(Note: numbers in parentheses after kami names
refer to position in How Many Kami table)
From Merged Shrines
Taira Masakado 平将門
Yotsugi Inari Jinja 世継稲荷神社世継稲荷神社
Annual Festival: June 15
The shrine’s origin dates back to the defeat and beheading of Taira Masakado at the hands of Fujiwara Hidesato et al in 940. As was the custom at the time, his severed head was put on public display in Kyōto but it was secretly taken to Edo in a bucket specially designed for such a purpose (首桶) and under the name Tsukudo Myōjin became the object of worship in a temple dedicated to Kannon in a place called Tsukudo (津久戸) in Kamihirakawamura (上平河村) in Musashi Province’s Toshima-gun (present day Ōtemachi). With thecompletion of Edo Castle in June 1478 Ōta Dōkan built what is now the current shrine to the northwest of Edo Castle and it quickly became the tutelary deity for the castle and for the Ōta family.In November 1552 the
shrine was moved within Kamihirakawa to a large site in Tayasugun (田安郷), now the area between Kudan-Sakanoue and-saka. It took the name Tayasu Myōjin (田安明神), and along with Kanda Myōjin and Hie Jinja became known as one of the Edo Sansha (Three Edo Shrines).
In 1589 Tokugawa Ieyasu moved into Edo Castle and work soon began on its expansion, particularly the Outer Citadel, and this necessitated the shrine’s relocation, this time to close to what is now Iidabashi Station. Work later began on the castle’s outer moat and in 1616 the shrine moved again, to Tsukudo Hachimanchō (筑土八幡町)in what is now Shinjuku-ku. At this time it took the name Tsukudo Myōjin (築土明神). Thereafter the relationship between the Bakufu and the shrine remained close. In February 1654 the main hall of the Tōshō-gū in Edo Castle’s outer citadel was moved into the shrine grounds, and in a show of support after the Great Meireki Fire of 1657 some valuable items, including a bronze bucket and a gold basket, and some bronze roof tiles were presented to the shrine.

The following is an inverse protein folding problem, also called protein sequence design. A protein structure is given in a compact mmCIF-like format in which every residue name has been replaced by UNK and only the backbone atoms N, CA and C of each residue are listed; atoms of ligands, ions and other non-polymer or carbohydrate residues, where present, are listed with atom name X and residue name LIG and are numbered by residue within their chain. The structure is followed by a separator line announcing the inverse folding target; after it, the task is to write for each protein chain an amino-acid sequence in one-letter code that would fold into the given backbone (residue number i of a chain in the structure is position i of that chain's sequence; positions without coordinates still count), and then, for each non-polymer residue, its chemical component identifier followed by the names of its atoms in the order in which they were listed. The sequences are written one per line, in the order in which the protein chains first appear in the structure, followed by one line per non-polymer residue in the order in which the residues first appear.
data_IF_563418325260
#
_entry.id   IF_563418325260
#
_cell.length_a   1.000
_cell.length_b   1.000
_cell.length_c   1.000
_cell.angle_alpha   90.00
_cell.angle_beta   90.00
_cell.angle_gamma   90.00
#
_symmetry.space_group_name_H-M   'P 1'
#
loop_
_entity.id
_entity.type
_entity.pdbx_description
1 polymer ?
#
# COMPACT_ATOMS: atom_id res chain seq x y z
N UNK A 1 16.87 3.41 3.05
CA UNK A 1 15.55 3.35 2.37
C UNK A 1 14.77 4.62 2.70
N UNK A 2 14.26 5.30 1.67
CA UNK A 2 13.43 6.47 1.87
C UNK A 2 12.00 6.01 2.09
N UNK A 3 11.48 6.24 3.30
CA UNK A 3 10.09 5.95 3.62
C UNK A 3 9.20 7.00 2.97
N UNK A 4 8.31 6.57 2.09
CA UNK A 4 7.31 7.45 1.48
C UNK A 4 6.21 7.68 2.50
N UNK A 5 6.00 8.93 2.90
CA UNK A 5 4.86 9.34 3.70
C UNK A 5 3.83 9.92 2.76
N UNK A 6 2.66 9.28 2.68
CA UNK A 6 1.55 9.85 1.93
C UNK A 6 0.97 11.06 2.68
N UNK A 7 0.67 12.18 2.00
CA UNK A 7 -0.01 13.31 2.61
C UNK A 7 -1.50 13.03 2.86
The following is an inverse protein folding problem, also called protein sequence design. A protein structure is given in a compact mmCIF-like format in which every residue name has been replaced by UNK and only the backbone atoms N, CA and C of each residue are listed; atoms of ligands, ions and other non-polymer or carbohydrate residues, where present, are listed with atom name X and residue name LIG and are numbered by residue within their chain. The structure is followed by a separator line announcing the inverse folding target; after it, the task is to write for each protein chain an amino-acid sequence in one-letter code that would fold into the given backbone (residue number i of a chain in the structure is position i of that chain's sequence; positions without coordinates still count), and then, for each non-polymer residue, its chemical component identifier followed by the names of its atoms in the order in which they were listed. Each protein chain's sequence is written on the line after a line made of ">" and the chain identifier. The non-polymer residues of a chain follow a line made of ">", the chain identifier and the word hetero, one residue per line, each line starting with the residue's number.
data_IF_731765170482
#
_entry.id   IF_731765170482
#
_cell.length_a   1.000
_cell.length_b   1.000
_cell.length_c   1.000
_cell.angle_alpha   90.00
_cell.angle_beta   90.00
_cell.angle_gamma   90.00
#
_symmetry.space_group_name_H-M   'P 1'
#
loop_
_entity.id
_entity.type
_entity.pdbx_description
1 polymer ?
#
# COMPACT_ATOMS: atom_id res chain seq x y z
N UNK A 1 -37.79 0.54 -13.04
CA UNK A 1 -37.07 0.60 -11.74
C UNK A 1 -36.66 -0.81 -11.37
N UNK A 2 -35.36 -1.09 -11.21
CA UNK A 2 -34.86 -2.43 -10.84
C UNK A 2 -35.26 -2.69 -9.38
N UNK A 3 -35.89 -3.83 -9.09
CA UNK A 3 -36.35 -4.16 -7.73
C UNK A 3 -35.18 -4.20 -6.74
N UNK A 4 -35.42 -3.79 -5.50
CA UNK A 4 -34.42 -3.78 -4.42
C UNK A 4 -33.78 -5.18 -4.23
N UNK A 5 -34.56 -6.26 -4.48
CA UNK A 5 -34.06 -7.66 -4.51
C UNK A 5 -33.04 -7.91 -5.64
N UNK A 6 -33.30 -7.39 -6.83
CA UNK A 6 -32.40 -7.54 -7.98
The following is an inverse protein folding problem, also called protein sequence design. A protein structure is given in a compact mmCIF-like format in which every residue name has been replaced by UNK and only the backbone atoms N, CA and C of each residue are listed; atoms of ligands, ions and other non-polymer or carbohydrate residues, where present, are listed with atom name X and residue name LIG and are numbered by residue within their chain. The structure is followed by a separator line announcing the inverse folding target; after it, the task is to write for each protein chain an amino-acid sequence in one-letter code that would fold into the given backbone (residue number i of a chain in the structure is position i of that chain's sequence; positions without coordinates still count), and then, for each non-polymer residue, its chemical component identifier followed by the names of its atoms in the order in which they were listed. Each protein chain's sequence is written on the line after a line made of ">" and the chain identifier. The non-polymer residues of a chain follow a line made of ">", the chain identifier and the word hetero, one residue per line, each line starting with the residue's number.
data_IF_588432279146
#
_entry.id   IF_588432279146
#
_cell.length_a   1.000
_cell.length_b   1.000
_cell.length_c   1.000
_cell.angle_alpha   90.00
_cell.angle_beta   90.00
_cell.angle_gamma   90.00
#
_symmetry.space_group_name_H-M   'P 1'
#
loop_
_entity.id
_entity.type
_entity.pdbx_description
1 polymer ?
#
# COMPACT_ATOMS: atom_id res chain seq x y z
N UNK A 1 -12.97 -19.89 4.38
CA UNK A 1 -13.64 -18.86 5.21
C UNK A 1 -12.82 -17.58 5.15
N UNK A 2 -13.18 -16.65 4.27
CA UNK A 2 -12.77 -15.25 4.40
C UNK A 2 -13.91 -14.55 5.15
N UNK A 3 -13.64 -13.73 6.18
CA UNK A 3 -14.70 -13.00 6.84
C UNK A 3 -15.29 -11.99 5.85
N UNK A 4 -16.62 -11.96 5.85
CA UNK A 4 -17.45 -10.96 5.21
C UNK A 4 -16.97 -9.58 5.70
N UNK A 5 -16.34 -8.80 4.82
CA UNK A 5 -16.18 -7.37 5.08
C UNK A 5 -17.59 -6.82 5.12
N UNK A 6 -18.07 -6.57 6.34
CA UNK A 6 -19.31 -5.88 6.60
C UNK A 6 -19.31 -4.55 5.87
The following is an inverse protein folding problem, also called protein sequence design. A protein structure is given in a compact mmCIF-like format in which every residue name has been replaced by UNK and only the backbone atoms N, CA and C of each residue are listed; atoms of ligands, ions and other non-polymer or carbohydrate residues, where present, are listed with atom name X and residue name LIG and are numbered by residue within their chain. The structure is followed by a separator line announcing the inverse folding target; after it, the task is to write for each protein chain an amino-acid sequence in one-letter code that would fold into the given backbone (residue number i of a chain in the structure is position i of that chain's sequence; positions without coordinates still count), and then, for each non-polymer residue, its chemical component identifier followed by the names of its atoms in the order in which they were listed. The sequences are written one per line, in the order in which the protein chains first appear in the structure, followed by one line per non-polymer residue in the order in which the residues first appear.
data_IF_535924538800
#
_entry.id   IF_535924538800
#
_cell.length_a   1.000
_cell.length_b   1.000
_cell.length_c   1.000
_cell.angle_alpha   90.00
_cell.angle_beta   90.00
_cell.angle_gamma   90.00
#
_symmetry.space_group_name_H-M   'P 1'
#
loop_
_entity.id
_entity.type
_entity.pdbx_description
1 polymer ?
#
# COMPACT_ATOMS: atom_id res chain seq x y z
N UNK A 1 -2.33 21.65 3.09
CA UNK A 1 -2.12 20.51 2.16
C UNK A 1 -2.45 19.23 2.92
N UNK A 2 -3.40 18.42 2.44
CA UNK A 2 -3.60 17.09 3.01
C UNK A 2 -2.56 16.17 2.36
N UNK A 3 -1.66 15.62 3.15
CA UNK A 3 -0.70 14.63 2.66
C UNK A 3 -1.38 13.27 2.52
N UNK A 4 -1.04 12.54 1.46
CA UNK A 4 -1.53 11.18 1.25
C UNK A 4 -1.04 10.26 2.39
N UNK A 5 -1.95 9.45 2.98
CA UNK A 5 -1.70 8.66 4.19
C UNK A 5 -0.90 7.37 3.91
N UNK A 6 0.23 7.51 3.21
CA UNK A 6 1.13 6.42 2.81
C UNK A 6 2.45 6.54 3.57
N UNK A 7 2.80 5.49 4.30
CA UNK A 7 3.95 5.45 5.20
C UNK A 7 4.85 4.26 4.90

In 1874, seven years after the end of the Bakufu, parishioners successfully petitioned to have Ninigi, (or, to give him his full name, Amatsu-hiko-hono-Ninigi-no-Mikoto) the kami of the August Descent, enshrined and the jinja’s name was changed to Tsukudo Jinja (築土神社). In 1907 it was given village shrine (幣帛供進社) ranking. In the firebombing of April 1945 it was destroyed and in September of the following year it was reopened in Fujimi in Chiyoda-ku. Construction of the Kudan Middle School necessitated another move for the shrine in 1954, this time to the grounds of the Yotsugi Inari Jinja (世継稲荷神社) which was located in what is Tsukudo Jinja’s present site. In September 1990 the shrine celebrated the 1050th anniversary of its foundation. By 1994 its buildings were showing clear signs of wear and tear and the decision to rebuild was taken, rebuild not renovate. An award winning eight-storey building complete with a basement was erected. The shrine, on the ground floor, is a concrete, modernist structure. Along with this, Sugawara Michizane, the kami of the in-ground shrine, Kizugawa Tenman-Gū (木津川天満宮), was jointly enshrined in the new shrine. The new building was named Ilex Building (アイレックスビル). This is a reference to the Mochinoki-saka mentioned above. Mochinoki is the Japanese name of the Nepal Holly tree, the scientific name of which is Ilex integra, and the tree at the left of the torii is of this species.
The pair of koma-inu shown here are the ones in front of the main building. They were donated to the shrine by parishioners in 1780 and are the oldest koma-inu in Chiyoda-ku. They were designated as tangible cultural assets in 1996. The pair are in front of the torii are of much more recent provenance, having been erected in 1994 when the shrine was rebuilt.